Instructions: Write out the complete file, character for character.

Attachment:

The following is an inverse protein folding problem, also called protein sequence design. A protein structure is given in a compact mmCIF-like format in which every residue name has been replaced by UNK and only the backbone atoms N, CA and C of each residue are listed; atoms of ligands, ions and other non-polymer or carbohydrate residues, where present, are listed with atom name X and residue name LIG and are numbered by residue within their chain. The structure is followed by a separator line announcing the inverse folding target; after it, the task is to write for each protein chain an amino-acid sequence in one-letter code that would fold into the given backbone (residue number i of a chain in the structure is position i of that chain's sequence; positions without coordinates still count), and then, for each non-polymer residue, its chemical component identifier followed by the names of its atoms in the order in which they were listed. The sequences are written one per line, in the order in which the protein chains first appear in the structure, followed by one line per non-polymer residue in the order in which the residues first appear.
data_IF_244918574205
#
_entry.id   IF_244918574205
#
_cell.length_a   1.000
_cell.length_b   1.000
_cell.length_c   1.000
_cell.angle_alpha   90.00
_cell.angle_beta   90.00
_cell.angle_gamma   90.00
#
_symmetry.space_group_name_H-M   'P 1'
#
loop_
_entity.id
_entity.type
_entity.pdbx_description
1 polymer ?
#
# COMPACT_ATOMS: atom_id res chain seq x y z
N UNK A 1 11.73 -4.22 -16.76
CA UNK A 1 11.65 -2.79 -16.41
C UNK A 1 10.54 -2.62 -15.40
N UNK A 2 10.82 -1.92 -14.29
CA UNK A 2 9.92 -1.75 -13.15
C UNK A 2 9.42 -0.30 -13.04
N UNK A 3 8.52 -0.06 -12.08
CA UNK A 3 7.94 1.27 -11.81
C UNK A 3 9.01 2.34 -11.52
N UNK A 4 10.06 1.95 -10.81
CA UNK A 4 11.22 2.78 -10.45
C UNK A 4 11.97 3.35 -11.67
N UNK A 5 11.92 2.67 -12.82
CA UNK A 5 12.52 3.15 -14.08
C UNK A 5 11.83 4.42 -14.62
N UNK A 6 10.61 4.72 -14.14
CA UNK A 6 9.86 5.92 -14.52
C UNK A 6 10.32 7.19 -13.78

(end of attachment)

The following is an inverse protein folding problem, also called protein sequence design. A protein structure is given in a compact mmCIF-like format in which every residue name has been replaced by UNK and only the backbone atoms N, CA and C of each residue are listed; atoms of ligands, ions and other non-polymer or carbohydrate residues, where present, are listed with atom name X and residue name LIG and are numbered by residue within their chain. The structure is followed by a separator line announcing the inverse folding target; after it, the task is to write for each protein chain an amino-acid sequence in one-letter code that would fold into the given backbone (residue number i of a chain in the structure is position i of that chain's sequence; positions without coordinates still count), and then, for each non-polymer residue, its chemical component identifier followed by the names of its atoms in the order in which they were listed. The sequences are written one per line, in the order in which the protein chains first appear in the structure, followed by one line per non-polymer residue in the order in which the residues first appear.
data_IF_244918574205
#
_entry.id   IF_244918574205
#
_cell.length_a   1.000
_cell.length_b   1.000
_cell.length_c   1.000
_cell.angle_alpha   90.00
_cell.angle_beta   90.00
_cell.angle_gamma   90.00
#
_symmetry.space_group_name_H-M   'P 1'
#
loop_
_entity.id
_entity.type
_entity.pdbx_description
1 polymer ?
#
# COMPACT_ATOMS: atom_id res chain seq x y z
N UNK A 1 11.73 -4.22 -16.76
CA UNK A 1 11.65 -2.79 -16.41
C UNK A 1 10.54 -2.62 -15.40
N UNK A 2 10.82 -1.92 -14.29
CA UNK A 2 9.92 -1.75 -13.15
C UNK A 2 9.42 -0.30 -13.04
N UNK A 3 8.52 -0.06 -12.08
CA UNK A 3 7.94 1.27 -11.81
C UNK A 3 9.01 2.34 -11.52
N UNK A 4 10.06 1.95 -10.81
CA UNK A 4 11.22 2.78 -10.45
C UNK A 4 11.97 3.35 -11.67
N UNK A 5 11.92 2.67 -12.82
CA UNK A 5 12.52 3.15 -14.08
C UNK A 5 11.83 4.42 -14.62
N UNK A 6 10.61 4.72 -14.14
CA UNK A 6 9.86 5.92 -14.52
C UNK A 6 10.32 7.19 -13.78